Center for Excellence in Teaching and Learning

Kresge Library, Room 430
100 Library Drive
Rochester, Michigan 48309-4479
(location map)
(248) 370-2751
[email protected]

two lightbulbs laying on a mirror

Reflecting on the Semester

Mon Dec 14, 2020 at 07:30 AM

Reflection has always been an important part of learning, and key to getting the most out of our teaching successes and challenges. After semesters of turmoil and drastic changes, reflection is even more important as uncertainty continues through next semester. While end-of-the-term reflection helps us identify what went well and what you would like to change in the future, reflection works best on a regular basis throughout the semester (following each session or unit) when the experience is most recent.

Reflective practice is an aspect of self-assessment of your teaching by critically analyzing what you have done, and why you have done it, in order to help improve and develop your future teaching practice. It is a critical component of a continuous improvement cycle for teaching and learning. Our Reflective Practice Quick Note walks through how to implement reflective practice as a continuous cycle and the many models of reflective practice that achieve different purposes, such as reflecting on the whole course and basis of teaching approach (comprehensive model), reflecting in order to develop scholarship in teaching and learning (SoTL), and reflection for self-evaluation and annual reviews.

The basic model is based on three questions:

  • What went well? Why do you think it went well?

  • What did not go as well as you had hoped?
  • What would you do differently next time? How will you go about making this change?

These three questions are at the core of reflection, but additional questions may further direct your reflection. Stephen Brookfield (1995) offers the Critical Incident Questionnaire to focus reflection on specific classroom moments throughout the course. The questions work for teachers and students, and their original form can be found on Brookfield’s Critical Incident Questionnaire webpage

  • At what moment in class did you feel most engaged with what was
  • happening?
  • At what moment in class were you most distanced from what was happening?
  • What action from someone in the class did you find most affirming or helpful?
  • What action from someone in the class did you find most puzzling or confusing?
  • What about the class surprised you the most? 

How to Engage in Reflective Practice

Self-reflect in a collective mindset. In a notebook, Word doc, audio file or some other format, reflect on a set of questions or prompts most helpful to you. While we tend to reflect on our own, reflection does necessarily have to be only focused on the individual. Universal Design for Learning leader Lillian Nave has noted that reflection can take place in a community context by considering the environment and how learning happened with other people and places. Two of Brookfield’s reflection questions focus on how others influence our learning experiences.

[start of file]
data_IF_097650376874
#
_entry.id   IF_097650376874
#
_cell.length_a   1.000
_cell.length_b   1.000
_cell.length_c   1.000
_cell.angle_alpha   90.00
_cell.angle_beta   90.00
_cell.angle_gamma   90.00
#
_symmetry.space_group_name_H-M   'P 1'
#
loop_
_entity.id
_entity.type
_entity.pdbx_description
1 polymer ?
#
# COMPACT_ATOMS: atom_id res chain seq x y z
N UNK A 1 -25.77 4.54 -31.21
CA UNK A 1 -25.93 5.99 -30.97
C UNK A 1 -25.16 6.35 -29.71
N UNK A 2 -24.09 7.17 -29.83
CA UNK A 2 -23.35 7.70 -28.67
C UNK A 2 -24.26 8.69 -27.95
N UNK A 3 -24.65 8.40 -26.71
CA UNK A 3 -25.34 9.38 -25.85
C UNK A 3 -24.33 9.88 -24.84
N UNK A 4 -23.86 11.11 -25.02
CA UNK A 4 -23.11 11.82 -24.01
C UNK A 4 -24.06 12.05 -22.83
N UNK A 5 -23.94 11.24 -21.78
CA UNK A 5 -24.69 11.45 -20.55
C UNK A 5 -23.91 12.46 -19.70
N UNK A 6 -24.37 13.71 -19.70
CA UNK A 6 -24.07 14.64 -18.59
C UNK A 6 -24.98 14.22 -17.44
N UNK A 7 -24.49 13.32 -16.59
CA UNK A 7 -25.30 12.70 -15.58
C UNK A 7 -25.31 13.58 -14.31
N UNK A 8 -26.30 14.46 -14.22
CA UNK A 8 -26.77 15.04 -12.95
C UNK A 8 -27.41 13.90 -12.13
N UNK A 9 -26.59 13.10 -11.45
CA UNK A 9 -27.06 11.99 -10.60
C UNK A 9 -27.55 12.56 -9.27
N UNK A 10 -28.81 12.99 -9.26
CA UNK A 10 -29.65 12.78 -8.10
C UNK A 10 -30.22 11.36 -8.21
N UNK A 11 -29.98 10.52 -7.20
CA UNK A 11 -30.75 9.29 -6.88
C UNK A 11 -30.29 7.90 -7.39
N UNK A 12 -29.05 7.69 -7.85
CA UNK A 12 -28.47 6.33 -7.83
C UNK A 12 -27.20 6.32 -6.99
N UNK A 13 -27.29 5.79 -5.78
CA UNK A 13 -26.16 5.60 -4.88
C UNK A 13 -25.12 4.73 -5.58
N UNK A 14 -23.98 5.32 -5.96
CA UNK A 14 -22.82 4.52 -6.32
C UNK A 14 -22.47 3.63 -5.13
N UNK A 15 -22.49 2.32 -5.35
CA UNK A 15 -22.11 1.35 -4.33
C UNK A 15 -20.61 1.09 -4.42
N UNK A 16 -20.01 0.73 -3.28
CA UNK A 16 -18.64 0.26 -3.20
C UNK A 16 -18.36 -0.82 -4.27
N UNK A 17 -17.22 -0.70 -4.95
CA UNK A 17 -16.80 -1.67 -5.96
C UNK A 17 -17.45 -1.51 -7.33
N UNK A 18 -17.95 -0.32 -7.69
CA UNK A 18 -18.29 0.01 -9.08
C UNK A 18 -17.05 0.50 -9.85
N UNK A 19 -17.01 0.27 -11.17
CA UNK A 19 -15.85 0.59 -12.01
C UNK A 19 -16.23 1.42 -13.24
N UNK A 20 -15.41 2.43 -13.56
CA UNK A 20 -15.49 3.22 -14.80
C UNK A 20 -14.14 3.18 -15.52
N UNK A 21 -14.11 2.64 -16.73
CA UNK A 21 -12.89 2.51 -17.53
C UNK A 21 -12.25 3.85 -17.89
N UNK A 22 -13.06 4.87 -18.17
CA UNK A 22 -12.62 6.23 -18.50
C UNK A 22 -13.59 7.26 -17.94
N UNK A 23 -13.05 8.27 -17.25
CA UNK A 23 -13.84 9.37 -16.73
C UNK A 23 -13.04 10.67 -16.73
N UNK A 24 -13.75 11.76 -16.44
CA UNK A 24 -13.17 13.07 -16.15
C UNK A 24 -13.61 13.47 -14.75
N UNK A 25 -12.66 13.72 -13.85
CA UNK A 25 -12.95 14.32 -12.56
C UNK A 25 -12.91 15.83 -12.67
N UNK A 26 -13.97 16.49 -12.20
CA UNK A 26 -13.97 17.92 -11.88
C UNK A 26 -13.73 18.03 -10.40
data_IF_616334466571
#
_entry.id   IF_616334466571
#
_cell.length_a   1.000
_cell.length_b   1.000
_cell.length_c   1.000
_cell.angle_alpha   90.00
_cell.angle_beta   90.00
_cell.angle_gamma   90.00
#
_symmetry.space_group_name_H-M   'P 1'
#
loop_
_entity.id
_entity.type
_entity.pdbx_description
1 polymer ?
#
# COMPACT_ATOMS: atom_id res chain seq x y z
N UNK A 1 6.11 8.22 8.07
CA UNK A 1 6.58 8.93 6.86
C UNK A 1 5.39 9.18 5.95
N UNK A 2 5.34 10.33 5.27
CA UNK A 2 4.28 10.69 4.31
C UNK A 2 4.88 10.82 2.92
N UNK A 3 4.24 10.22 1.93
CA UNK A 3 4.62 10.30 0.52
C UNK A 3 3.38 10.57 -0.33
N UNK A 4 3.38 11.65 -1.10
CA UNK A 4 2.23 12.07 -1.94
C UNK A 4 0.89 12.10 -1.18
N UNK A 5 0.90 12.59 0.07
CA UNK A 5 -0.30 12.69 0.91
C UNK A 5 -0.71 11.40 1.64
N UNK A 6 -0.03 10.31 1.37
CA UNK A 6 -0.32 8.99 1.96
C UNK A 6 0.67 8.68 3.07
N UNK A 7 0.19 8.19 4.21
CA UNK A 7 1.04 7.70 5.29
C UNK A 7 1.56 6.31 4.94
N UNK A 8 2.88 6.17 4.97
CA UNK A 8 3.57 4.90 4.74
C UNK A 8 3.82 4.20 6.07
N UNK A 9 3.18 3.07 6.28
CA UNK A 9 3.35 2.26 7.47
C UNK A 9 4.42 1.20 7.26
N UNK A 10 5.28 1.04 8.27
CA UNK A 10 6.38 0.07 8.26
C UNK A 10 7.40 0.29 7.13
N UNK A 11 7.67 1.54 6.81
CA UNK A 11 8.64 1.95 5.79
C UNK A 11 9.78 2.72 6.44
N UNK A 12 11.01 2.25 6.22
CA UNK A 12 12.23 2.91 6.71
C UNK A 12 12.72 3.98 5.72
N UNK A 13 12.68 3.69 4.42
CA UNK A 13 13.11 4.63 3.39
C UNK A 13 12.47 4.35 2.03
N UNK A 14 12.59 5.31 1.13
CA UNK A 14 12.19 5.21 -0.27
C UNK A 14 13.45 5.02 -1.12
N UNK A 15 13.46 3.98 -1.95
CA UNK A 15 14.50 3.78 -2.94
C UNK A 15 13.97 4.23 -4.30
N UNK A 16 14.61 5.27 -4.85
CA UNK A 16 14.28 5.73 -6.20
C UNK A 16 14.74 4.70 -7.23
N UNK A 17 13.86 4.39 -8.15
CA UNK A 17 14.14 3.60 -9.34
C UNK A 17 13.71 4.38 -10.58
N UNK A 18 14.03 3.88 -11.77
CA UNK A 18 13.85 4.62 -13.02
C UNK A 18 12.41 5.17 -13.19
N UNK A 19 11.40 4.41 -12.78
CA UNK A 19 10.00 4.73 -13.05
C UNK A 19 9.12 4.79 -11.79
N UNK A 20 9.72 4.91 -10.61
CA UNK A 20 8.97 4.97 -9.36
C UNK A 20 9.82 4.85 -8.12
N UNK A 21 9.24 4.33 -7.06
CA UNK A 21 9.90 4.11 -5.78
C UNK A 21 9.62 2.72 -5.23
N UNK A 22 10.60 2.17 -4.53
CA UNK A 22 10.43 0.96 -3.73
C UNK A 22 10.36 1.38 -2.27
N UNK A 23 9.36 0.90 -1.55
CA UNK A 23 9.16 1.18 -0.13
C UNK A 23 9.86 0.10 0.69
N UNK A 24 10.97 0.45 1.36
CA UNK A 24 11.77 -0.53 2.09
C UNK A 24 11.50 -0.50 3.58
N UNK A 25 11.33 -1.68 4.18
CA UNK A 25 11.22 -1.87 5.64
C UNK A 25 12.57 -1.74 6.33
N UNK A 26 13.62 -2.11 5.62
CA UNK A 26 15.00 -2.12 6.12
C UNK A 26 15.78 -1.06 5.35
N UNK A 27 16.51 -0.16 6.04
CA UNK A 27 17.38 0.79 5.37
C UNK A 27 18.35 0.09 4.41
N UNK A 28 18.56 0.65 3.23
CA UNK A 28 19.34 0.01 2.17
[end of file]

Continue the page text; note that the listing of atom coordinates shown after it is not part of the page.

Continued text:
After you complete your self-reflection, meet with a peer more more to discuss and reflect. This could be with one trusted peer or as part of a teaching square with three other instructors. Consider reflecting with peers in your discipline and in other disciplines.

You can also reflect with a mentor to discuss and get feedback from a trusted adviser. Mentors can provide encouragement and enthusiasm.

CETL also offers consultations. After you complete your self-reflection, contact CETL to set up a time to discuss, reflect and get feedback. 

Reflection may not happen in this order, as you may start by reflecting with others and then reflecting on your own. More likely, reflection will continually move among these different groups.

Save and adapt a Google Doc version of this teaching tip.

Related Books in the CETL Library

Bishop-Clark, C. & Dietz-Uhler, B. (2012). Engaging in the Scholarship of Teaching and Learning. Sterling, VA: Stylus Publishing

Blumberg, P. (2014). Assessing and Improving Your Teaching: Strategies and Rubrics for Faculty Growth and Student Learning. San Francisco, CA: Jossey-Bass

Brookfield, S. (1995). Becoming a Critically Reflective Teacher. San Francisco, CA: Jossey-Bass

Centra, J. (1993). Reflective Faculty Evaluation: Enhancing Teaching and Determining Faculty Effectiveness. San Francisco, CA: Jossey-Bass

Kember, D. & Ginns, P. (2012). Evaluating Teaching and Learning: A Practical Handbook for Colleges, Universities, and the Scholarship of Teaching. New York, NY: Routledge

Malthouse, R. & Roffey-Barentsen, J. (2013). Reflective Practice in Education and Training, 2ndEdition. Thousand Oaks, CA: SAGE Publishing

Stevens, D. & Cooper, J. (2009). Journal Keeping: How to Use Reflective Writing for Learning, Teaching, Professional Insight and Positive Change. Sterling, VA: Stylus Publishing


Nave, L. (2020, December 2). What Just Happened? Student Self-Regulation in Online Courses. Plenary presentation for the ITLC Lilly Online Conference.

Brookfield, S. (1995). Becoming a Critically Reflective Teacher. San Francisco, CA: Jossey-Bass

About the Author

Judy Ableser is the founding director of the Center for Excellence in Teaching and Learning at Oakland University, who retired in May 2022. Photo by Dragos Gontariu on Unsplash. Others may share and adapt under Creative Commons License CC BY-NCView all CETL Weekly Teaching Tips. Follow these and more on Facebook, Twitter, and LinkedIn.